9

Healthy Start: An Evidence Based Intervention to Increase Physical Activity and Healthy Eating in Rural Childcare Centres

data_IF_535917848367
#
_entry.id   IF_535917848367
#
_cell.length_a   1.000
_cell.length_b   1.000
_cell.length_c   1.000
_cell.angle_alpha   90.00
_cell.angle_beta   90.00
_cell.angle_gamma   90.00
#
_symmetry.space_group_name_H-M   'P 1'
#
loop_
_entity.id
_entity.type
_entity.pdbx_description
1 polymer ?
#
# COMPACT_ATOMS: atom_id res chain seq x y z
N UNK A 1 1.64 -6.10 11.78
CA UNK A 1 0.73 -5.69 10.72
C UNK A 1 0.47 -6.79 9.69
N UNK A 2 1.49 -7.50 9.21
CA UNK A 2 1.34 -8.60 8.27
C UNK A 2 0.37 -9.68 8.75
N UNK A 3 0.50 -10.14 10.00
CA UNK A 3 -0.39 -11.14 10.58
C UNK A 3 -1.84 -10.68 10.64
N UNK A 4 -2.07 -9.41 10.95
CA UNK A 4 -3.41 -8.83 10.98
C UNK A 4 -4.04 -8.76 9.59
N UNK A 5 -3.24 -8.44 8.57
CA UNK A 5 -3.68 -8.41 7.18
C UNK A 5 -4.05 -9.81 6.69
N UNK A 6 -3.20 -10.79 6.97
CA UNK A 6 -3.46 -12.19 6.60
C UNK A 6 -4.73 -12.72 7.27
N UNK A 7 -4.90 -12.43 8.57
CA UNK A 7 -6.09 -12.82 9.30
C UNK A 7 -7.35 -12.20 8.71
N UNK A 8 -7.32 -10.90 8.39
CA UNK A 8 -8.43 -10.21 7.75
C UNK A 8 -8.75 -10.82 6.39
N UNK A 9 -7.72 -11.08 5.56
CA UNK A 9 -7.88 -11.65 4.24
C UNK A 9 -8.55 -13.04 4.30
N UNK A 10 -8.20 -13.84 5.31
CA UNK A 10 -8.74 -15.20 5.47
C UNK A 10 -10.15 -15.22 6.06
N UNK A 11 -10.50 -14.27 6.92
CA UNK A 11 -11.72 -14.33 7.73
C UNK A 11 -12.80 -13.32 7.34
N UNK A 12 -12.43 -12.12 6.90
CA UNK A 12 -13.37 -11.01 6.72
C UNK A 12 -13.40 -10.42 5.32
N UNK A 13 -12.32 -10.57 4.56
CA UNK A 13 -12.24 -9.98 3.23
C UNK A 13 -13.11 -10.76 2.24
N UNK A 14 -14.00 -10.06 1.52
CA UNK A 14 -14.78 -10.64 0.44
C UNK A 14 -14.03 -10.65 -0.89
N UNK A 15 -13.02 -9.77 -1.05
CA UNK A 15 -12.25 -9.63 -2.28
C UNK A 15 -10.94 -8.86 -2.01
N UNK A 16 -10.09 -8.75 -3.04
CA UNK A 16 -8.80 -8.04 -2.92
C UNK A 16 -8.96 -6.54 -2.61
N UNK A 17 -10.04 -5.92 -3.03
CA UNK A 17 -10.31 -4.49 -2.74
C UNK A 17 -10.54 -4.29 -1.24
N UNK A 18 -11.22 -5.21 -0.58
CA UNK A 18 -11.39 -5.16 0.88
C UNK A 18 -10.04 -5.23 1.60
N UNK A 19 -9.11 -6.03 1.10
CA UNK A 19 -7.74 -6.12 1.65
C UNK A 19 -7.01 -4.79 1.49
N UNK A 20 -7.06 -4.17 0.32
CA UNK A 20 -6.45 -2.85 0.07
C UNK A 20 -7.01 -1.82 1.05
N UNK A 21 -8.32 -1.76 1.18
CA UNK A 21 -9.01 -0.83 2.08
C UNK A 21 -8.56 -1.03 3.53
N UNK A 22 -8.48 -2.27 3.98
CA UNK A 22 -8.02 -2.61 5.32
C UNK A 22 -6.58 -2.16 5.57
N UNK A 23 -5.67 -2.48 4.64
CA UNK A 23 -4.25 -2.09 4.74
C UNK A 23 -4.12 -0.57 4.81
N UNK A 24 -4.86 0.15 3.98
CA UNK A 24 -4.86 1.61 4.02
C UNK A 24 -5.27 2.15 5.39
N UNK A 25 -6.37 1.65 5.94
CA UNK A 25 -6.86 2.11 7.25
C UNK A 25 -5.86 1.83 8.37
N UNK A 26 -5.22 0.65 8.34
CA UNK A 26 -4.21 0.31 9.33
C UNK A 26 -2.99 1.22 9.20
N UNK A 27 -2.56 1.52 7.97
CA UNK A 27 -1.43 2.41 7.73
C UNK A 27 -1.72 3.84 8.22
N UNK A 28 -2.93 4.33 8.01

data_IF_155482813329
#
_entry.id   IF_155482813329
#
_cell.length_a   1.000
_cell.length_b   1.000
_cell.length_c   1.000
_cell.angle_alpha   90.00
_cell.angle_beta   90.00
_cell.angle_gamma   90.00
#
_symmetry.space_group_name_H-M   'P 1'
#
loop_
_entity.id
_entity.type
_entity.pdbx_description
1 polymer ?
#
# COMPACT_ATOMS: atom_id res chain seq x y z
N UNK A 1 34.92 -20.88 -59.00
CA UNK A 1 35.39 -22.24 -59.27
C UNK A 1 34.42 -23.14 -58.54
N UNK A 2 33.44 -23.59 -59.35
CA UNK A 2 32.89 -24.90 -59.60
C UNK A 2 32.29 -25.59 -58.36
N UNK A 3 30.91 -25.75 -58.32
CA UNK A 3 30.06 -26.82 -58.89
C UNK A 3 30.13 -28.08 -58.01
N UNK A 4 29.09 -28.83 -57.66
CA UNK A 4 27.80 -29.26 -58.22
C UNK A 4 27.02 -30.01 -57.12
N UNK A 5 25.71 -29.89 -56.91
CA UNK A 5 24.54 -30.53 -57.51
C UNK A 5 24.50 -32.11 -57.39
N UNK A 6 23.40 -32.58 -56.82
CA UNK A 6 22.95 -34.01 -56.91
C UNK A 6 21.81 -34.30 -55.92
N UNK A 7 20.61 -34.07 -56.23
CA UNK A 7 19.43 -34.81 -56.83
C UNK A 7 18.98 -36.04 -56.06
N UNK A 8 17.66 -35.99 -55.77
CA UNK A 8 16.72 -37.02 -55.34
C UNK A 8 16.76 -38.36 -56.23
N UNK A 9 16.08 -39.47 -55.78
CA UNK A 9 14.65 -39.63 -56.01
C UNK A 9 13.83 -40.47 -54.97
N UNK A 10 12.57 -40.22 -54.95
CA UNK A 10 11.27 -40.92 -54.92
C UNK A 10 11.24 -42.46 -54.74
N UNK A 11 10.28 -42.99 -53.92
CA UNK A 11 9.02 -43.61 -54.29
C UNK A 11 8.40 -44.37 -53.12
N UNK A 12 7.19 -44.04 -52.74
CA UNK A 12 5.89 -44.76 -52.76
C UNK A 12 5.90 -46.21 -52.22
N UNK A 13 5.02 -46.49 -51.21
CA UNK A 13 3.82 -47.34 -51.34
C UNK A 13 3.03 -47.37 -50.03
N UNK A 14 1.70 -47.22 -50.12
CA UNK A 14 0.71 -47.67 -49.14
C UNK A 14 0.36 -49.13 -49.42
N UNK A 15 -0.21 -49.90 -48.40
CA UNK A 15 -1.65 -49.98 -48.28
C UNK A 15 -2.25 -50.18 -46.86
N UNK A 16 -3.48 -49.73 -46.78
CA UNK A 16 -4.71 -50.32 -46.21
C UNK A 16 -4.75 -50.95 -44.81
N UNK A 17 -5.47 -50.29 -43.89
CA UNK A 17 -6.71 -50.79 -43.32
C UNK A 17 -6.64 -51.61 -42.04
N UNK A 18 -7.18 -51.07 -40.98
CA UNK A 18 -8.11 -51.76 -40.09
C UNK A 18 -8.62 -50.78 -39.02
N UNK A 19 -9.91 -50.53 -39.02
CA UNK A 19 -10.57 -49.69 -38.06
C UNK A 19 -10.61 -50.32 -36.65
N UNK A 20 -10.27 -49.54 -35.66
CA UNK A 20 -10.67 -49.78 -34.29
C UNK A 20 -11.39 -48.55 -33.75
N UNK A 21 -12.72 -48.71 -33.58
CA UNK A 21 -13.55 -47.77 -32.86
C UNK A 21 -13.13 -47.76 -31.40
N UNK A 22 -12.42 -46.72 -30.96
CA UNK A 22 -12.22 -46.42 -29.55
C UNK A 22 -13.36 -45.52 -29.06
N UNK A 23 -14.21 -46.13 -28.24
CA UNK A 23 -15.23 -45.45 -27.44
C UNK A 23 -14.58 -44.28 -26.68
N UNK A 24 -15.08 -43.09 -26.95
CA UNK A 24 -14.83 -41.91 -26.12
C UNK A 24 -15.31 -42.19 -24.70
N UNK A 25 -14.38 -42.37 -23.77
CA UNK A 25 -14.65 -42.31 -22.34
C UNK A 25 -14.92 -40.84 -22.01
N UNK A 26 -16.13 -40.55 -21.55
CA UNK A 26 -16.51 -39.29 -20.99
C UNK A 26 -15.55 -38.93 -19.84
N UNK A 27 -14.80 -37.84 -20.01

2014 February 1900 (has links)